Where are the workers?

Where have all the workers gone?

A recent article in the local newspaper quotes manpower officials as saying that the number of workers available in September 2021 has decreased by 3,000 over those available in September 2019. They attribute much of the loss to workers’ response to the pandemic as many have opted for early retirement and the safety of their homes, while families with two incomes and small children have, in some cases, chosen to keep one spouse at home to save on child care expenses.

The problem for employers is how to respond to this scarcity of employees. Here are some initiatives that might mitigate the worker shortfall in the area workforce.

• Assess and adjust the compensation package being offered to current employees. Far better to make changes that keep good employees with the company rather than having to recruit for replacements after they leave.

• Seek opportunities to increase productivity, particularly through the use of new technology. Recent visits to local big box stores reveal that cashier-staffed checkout lanes almost are or completely shut down and replaced with self-service kiosks. How many more opportunities are employers missing to use similar labor-saving devices? For instance, it appears that self-driving semi-tractor trailers might be part of the solution to the nationwide shortage of over-the-road truck drivers.

• Convert part-time positions into full-time work to allow the employees to enjoy a full array of benefits and increase their attachment to the job and the company. Also, when a position becomes vacant, ask the following questions: Is it necessary? If so, can individual duties be assigned to existing employees? Is there a technology replacement? Is it cost effective to use a vendor?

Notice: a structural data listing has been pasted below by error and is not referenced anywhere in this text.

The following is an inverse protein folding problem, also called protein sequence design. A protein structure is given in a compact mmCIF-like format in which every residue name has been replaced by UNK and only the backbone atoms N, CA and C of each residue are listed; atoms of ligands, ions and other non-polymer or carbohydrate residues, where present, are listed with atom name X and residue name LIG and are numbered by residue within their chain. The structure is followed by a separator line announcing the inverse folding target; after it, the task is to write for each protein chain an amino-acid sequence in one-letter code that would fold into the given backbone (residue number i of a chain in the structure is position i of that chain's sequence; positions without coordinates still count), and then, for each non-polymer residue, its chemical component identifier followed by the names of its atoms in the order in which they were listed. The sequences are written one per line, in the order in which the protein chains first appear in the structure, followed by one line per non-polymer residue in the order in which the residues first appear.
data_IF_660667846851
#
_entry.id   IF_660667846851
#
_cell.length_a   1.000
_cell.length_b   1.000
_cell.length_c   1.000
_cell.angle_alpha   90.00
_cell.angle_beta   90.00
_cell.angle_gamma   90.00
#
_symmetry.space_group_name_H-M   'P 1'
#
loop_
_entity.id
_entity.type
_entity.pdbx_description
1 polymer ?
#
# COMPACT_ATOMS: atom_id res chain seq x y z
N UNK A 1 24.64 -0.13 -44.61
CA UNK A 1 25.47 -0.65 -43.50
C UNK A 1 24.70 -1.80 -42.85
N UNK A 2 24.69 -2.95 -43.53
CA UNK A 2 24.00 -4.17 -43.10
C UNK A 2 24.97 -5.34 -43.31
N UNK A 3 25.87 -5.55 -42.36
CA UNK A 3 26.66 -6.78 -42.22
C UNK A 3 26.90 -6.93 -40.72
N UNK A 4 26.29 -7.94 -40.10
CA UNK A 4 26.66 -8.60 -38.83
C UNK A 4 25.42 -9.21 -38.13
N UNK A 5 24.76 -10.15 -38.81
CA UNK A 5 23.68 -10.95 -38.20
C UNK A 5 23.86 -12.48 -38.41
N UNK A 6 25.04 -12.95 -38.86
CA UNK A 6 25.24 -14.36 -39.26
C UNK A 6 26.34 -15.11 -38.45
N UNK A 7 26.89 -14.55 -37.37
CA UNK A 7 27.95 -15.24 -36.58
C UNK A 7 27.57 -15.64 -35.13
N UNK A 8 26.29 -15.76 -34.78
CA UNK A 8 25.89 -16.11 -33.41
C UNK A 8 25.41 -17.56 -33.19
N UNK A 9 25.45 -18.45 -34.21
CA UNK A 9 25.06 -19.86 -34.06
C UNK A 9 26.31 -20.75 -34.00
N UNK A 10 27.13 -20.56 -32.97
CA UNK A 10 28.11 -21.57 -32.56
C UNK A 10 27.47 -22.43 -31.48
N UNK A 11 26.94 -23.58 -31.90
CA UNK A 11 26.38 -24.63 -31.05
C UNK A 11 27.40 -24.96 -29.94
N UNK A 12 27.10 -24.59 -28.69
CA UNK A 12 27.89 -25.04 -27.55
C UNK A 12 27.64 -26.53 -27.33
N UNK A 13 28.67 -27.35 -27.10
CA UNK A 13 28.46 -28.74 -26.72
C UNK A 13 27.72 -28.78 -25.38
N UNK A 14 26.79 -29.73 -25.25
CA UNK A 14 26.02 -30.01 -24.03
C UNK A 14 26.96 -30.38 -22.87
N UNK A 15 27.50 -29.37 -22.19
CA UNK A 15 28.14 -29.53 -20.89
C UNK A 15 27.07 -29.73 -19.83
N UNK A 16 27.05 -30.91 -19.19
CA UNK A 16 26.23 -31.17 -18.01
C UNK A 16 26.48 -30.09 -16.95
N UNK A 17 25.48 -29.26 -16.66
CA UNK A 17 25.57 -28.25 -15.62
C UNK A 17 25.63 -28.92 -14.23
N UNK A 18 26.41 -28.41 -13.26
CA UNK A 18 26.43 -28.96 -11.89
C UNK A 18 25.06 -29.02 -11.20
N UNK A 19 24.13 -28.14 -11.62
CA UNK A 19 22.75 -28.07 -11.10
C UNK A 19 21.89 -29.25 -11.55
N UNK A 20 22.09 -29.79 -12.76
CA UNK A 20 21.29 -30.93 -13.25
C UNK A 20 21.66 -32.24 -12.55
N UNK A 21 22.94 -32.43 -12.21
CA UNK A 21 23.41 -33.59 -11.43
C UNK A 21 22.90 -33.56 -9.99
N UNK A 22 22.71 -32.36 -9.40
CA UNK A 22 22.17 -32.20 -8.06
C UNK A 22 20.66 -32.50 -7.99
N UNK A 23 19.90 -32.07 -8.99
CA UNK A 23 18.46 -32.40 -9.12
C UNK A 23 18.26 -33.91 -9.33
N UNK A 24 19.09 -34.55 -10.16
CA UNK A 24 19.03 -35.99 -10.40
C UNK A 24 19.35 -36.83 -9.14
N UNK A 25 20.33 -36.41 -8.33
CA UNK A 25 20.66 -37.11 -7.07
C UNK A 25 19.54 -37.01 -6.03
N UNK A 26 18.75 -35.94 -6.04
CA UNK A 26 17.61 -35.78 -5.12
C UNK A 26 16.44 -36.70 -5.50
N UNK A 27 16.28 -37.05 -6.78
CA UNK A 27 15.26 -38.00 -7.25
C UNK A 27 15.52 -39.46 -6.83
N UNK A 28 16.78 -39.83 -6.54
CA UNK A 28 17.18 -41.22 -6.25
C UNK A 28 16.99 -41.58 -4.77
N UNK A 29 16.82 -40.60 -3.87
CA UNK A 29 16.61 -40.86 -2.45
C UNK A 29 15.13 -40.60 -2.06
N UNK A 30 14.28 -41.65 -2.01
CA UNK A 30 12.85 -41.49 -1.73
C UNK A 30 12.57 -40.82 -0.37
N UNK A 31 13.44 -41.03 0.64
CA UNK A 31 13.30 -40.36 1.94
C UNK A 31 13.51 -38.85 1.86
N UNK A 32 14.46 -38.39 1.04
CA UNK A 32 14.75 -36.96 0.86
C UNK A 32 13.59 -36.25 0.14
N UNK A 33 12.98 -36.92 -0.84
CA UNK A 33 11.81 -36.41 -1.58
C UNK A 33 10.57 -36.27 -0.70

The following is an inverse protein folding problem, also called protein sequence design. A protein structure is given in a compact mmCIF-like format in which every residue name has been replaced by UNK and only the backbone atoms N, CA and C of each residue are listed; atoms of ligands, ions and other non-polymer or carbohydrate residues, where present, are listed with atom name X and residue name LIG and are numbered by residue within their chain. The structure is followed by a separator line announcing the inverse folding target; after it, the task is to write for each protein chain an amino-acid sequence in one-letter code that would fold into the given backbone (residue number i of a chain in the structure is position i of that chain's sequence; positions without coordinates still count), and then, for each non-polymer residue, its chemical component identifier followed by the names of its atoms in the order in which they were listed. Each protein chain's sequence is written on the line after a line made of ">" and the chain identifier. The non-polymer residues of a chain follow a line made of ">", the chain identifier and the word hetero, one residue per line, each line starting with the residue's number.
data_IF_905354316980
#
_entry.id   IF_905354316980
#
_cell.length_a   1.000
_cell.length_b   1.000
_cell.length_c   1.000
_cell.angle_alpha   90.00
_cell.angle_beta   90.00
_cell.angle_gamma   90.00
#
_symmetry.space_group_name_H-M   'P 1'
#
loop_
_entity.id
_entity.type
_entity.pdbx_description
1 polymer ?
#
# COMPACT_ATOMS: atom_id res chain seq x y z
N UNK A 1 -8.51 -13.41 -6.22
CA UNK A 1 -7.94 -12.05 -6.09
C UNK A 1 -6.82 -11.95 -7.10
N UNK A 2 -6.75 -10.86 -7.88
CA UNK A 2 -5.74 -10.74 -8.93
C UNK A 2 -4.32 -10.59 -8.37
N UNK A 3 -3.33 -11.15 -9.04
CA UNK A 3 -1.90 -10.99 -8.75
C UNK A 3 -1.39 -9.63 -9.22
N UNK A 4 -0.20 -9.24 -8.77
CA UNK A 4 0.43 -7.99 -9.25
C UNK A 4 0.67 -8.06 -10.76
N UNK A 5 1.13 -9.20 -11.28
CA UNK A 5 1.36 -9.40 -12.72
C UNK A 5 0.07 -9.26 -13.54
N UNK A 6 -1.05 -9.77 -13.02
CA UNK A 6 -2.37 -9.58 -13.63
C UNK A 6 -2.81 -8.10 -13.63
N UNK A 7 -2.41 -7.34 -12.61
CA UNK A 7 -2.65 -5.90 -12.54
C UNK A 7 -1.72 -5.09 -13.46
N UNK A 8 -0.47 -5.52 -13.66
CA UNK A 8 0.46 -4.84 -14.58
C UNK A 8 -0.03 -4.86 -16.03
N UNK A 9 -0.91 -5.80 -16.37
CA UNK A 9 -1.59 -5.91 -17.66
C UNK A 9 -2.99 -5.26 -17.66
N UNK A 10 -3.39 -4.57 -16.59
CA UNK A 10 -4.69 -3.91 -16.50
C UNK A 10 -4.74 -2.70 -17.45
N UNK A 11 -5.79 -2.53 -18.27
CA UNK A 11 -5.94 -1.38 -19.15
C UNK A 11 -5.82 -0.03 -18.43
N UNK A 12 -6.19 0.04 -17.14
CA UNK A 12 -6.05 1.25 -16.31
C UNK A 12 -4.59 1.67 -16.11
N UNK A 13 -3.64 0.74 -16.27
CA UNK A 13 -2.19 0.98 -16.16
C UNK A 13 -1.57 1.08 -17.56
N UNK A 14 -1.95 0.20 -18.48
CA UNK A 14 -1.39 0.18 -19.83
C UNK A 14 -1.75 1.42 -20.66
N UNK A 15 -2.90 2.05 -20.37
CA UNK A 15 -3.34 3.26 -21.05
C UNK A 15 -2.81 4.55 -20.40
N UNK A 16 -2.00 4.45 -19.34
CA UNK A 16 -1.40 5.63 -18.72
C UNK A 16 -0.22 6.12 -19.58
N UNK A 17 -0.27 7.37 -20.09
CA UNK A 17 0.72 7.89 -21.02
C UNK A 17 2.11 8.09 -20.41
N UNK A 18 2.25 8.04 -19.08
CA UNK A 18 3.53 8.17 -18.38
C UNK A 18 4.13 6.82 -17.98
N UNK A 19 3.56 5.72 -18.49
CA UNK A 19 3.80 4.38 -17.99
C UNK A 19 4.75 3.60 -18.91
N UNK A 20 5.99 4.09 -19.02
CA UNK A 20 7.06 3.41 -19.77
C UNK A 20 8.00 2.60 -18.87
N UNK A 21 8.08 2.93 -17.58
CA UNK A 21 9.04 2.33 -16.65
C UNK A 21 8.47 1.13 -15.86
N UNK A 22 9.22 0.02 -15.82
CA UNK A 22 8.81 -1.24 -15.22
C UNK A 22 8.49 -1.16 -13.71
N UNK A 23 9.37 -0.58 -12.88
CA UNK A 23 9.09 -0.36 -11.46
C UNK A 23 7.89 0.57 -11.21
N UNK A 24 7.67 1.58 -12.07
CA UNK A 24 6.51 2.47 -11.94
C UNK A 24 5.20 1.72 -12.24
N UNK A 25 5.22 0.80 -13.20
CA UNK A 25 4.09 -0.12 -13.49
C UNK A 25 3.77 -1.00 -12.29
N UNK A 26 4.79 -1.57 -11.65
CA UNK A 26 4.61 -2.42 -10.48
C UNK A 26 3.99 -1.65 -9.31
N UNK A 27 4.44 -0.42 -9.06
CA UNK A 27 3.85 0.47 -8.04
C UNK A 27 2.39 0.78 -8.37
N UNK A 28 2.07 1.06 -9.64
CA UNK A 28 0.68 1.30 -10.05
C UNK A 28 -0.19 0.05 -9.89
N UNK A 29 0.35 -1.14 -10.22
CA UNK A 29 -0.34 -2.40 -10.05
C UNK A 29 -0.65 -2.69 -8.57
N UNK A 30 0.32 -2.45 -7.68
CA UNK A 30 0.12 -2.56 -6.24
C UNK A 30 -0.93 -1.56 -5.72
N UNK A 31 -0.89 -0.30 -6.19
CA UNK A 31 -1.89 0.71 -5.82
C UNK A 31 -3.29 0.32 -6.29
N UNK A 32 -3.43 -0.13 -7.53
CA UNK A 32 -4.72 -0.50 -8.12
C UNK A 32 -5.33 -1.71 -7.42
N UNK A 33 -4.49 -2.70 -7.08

• In addition to signing bonuses, offer employees the opportunity to accumulate educational funds. The military services have been very effective in attracting young men and women by offering educational benefits during and after their enlistments. Retail giant Amazon recently rolled out such a benefit to attract and keep employees.

• Economic 101 tells us that the demand-supply curves will meet when wages reflect an applicant’s willingness to accept or remain on the job. Simply stated, offer compensation that reflects the expectations of those in the workforce.

• Unemployment insurance regulations should be reviewed to determine if job seeking requirements and benefit amounts for claimants need to be adjusted to reduce the length of unemployment between jobs.

• Push-pull studies need to be updated to determine if there is a leakage of workers from this area to other communities offering better quality of life amenities. Do we attract (pull) desirable labor applicants to this area? Or, are we losing (push) local workforce talent to other labor markets?

• Support the recent initiative of the local school district to assess student occupational aptitudes and focus on career choices while in school

• During the pandemic some workers might have left their jobs and drifted into in the informal or “shadow” economy, working just below the economic radar, such as bartering or engaging in the kinds of self-employment for which government taxes are not collected. These informal arrangements can skew unemployment and labor participation statistics

Finally, there’s always the lure of receiving “free things” that keeps people from accepting jobs to take care of themselves. Of course, these freebies are not really free — somebody had to pay for the product or service.

Perhaps we should reintroduce the virtue of self-sufficiency, that is, the need for people to feel the satisfaction of working to earn those things they need to sustain themselves and their families.

I recall the satisfaction I felt as a young lad when I finished my paper route on Saturday mornings and walked down the street with money in my pocket that I had earned through my efforts. This virtue seeks to break the cycle of dependency and has renewed relevance in these unsettled times.